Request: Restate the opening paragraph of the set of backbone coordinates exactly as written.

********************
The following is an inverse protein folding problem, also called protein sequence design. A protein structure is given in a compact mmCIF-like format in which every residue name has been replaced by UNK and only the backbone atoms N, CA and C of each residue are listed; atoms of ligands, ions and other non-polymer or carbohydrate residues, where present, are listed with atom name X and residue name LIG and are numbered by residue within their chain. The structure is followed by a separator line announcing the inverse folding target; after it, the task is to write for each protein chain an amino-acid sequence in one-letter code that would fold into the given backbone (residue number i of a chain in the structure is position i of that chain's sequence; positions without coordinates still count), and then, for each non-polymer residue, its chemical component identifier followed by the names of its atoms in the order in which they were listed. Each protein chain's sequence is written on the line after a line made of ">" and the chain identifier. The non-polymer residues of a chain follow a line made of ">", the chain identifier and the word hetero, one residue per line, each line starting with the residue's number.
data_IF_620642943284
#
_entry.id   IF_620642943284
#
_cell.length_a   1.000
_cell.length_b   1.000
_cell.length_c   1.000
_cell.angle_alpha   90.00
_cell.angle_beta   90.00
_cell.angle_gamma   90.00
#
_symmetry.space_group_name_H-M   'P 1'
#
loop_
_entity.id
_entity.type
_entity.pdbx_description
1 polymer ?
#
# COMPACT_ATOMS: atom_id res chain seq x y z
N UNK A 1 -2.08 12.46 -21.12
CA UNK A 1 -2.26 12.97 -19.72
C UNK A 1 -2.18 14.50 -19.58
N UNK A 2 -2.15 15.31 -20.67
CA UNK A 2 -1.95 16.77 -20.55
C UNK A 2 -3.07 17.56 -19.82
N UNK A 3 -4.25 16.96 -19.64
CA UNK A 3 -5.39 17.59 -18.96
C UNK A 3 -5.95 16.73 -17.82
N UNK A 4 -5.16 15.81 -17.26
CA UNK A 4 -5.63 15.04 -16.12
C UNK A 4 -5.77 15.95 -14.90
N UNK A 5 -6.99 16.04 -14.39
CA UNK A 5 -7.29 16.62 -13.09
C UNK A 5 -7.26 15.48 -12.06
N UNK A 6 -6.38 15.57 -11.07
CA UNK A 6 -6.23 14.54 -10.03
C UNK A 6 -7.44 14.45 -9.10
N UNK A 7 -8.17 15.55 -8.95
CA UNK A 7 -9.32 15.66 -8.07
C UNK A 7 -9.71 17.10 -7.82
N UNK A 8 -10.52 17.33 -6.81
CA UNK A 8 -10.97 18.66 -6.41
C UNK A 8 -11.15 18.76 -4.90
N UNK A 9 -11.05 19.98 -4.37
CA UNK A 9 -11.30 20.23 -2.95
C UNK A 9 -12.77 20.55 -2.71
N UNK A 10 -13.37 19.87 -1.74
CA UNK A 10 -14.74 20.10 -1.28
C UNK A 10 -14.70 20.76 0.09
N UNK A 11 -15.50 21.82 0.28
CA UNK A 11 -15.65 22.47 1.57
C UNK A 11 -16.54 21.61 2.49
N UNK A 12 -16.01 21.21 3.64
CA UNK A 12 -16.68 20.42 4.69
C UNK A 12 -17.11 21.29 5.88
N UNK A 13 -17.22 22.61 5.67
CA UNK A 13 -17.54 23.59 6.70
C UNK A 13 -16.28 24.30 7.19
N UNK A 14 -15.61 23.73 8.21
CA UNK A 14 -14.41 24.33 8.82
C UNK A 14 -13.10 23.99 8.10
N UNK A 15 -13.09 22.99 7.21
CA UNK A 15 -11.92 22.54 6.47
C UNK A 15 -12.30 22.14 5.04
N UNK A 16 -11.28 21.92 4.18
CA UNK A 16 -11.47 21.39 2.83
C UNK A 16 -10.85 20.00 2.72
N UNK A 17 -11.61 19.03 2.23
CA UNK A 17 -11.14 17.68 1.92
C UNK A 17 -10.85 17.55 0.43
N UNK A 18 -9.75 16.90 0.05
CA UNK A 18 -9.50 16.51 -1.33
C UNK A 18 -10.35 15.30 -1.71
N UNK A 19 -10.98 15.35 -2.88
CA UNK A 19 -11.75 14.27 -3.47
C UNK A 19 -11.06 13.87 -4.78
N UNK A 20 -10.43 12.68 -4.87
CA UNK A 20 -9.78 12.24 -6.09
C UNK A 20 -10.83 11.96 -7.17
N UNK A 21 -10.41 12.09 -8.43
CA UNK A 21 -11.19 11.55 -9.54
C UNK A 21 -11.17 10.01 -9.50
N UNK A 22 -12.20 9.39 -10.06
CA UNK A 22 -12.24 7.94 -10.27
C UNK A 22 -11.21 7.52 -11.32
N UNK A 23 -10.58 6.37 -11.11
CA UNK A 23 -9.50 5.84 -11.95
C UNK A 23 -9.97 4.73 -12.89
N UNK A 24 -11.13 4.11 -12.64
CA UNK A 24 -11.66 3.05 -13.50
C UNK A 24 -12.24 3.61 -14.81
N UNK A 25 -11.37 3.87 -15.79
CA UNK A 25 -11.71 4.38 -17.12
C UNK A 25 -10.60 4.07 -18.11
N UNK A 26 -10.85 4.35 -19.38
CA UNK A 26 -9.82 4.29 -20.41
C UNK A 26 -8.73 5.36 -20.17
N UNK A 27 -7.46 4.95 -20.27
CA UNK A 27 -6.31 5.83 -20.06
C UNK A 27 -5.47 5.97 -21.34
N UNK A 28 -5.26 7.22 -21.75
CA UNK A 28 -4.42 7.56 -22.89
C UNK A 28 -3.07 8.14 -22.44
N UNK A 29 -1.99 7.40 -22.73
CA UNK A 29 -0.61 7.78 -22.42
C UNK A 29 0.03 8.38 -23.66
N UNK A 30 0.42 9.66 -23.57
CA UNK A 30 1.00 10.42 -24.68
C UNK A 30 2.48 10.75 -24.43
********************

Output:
The following is an inverse protein folding problem, also called protein sequence design. A protein structure is given in a compact mmCIF-like format in which every residue name has been replaced by UNK and only the backbone atoms N, CA and C of each residue are listed; atoms of ligands, ions and other non-polymer or carbohydrate residues, where present, are listed with atom name X and residue name LIG and are numbered by residue within their chain. The structure is followed by a separator line announcing the inverse folding target; after it, the task is to write for each protein chain an amino-acid sequence in one-letter code that would fold into the given backbone (residue number i of a chain in the structure is position i of that chain's sequence; positions without coordinates still count), and then, for each non-polymer residue, its chemical component identifier followed by the names of its atoms in the order in which they were listed. Each protein chain's sequence is written on the line after a line made of ">" and the chain identifier. The non-polymer residues of a chain follow a line made of ">", the chain identifier and the word hetero, one residue per line, each line starting with the residue's number.